Bipartisan Senators request increased tariffs on solar imports from China


In a joint letter to President Joe Biden, Senators Ossoff (D-GA), Sherrod Brown (D-OH), Marco Rubio (R-FL), and Reverend Raphael Warnock (D-GA) urged for the increase of tariffs on solar modules, cells and wafers imported from China. The Senators said Biden can increase tariffs via the Trade Act of 1974.

The Senators argue that the United States cannot price-compete with China for solar panels, which Wood Mackenzie reported fetch an average price of $0.15 per W. This is about 60% cheaper than the average U.S.-made panel.

The United States has shown a commitment to nearshoring its clean energy supply chain for national security and energy security purposes. The U.S. supports domestic solar manufacturing through component-level production tax credits, demand-side tax credit adders with domestic content adders, and more. However, the Senators argue that China’s heavy subsidization of its solar industry makes it very difficult, if not impossible, to compete.

Bloomberg reported that China installed 216.9 GW of solar last year, eclipsing its record of 87.4 GW from the previous year. This equates to more solar installed in one year than the United States has achieved in its entire history.

“China’s aggressive subsidies for its own solar manufacturing industry demonstrate its intent to control the industry globally. By 2026, China will have enough capacity to meet annual global demand for the next ten years. This capacity is an existential threat to the U.S. solar industry and American energy security,” said the letter to the President.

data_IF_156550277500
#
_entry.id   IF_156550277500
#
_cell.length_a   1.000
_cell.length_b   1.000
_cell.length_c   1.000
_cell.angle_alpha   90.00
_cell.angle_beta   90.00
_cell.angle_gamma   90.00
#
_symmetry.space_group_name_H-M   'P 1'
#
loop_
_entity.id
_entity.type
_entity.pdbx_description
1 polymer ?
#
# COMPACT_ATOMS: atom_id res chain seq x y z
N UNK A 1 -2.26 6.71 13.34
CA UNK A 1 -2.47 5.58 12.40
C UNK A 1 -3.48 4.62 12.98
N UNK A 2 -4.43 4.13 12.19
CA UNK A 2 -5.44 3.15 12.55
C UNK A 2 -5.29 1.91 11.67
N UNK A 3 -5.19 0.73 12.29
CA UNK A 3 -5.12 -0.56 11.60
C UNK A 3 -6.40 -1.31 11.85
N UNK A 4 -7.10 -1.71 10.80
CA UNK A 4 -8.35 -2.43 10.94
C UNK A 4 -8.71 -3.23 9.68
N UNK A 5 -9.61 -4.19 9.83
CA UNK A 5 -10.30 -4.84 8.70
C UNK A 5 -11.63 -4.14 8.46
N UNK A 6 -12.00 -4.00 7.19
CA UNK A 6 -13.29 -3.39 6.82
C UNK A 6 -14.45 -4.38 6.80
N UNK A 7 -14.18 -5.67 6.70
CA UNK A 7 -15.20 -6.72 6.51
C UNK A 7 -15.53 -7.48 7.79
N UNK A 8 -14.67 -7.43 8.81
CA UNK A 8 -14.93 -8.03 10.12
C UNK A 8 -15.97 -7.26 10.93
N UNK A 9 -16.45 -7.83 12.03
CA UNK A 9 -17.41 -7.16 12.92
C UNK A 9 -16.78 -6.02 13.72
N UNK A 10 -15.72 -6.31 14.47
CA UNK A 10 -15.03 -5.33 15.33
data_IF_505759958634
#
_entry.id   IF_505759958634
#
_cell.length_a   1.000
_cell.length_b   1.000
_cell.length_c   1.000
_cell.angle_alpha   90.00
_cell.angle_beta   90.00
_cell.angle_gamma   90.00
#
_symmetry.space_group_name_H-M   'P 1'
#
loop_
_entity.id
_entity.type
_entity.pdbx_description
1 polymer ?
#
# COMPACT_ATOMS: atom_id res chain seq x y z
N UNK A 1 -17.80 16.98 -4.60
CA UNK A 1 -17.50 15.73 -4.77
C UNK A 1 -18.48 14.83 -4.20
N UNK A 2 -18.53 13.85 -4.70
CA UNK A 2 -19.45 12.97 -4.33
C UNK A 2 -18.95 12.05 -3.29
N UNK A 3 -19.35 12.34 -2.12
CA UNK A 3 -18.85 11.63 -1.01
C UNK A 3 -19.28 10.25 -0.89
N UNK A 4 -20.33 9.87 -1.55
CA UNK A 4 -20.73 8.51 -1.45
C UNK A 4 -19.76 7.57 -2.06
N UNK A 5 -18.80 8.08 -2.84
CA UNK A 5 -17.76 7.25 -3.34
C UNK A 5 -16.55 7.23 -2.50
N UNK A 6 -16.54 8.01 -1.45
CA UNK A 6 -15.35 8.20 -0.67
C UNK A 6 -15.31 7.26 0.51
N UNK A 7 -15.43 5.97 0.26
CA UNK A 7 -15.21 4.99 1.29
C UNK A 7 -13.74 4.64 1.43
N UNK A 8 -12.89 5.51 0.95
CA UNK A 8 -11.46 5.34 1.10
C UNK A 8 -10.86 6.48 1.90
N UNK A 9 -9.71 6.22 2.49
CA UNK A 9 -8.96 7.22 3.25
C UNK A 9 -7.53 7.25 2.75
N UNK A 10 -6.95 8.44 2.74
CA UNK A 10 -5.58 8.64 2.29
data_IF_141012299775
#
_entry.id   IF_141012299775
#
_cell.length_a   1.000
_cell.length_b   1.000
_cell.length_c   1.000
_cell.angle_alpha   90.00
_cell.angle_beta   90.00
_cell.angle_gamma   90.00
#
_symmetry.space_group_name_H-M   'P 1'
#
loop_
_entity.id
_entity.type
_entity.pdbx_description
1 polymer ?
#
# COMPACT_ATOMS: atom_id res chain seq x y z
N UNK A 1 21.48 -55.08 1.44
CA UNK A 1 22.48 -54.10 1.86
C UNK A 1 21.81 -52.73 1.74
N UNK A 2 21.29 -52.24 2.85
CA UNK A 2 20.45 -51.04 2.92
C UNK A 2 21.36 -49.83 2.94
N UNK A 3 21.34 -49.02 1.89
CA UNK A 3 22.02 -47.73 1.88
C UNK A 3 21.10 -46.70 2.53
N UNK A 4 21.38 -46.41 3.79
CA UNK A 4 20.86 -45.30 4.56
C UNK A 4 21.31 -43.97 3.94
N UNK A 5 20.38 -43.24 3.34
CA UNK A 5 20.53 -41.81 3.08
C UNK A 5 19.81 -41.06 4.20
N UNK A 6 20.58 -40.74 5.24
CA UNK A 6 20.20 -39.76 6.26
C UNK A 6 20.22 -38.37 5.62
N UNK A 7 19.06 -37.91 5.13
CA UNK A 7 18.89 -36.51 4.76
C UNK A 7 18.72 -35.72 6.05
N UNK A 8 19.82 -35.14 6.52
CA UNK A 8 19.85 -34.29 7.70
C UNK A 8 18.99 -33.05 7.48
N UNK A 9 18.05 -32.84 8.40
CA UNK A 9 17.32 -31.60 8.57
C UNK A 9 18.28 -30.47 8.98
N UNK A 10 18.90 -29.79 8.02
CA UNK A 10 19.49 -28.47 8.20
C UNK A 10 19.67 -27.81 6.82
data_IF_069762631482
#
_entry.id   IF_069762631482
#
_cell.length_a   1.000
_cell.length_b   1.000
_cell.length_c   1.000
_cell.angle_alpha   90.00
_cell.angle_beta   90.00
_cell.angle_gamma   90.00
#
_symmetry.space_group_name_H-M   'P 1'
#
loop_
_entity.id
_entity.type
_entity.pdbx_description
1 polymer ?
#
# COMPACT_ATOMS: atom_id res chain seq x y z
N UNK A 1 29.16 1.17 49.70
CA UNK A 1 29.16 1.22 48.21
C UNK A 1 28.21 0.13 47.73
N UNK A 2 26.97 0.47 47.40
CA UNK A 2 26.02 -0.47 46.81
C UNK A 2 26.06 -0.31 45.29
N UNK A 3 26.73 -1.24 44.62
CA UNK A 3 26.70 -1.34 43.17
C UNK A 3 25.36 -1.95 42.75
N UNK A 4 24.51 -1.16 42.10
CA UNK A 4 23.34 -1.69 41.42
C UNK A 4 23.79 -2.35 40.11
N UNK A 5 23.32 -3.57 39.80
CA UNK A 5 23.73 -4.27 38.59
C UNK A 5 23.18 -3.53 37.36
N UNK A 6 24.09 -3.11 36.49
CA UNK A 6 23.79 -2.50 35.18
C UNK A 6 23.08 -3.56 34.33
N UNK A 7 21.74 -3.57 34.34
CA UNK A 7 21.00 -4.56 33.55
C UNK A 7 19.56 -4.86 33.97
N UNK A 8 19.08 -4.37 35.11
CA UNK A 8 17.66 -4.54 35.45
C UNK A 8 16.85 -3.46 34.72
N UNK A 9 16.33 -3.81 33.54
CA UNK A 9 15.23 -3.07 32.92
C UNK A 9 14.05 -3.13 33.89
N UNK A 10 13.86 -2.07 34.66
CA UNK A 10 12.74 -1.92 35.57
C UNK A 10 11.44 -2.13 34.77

Since the United States passed the Inflation Reduction Act (IRA), which contained Ossoff’s Solar Energy Manufacturing for America (SEMA) bill, the U.S. has announced over 162 major manufacturing projects, leading to over 60,000 estimated jobs and over $60.7 billion in investments announced. Many of these announcements include global companies setting up manufacturing operations in the United States for the first time.

Despite this unprecedented level of investment in U.S. clean energy manufacturing, many of these projects are announcements and are in early stages. The Senators argue more needs to be done to level the playing field.

“These heavily subsidized and artificially low prices put U.S. solar manufacturers at an extreme disadvantage during a critical turning point in the development of the domestic solar manufacturing industry. Section 301 tariffs are needed to avoid dire consequences not only for our economic and national security, but also for the thousands of workers employed by these manufacturers,” said the letter.

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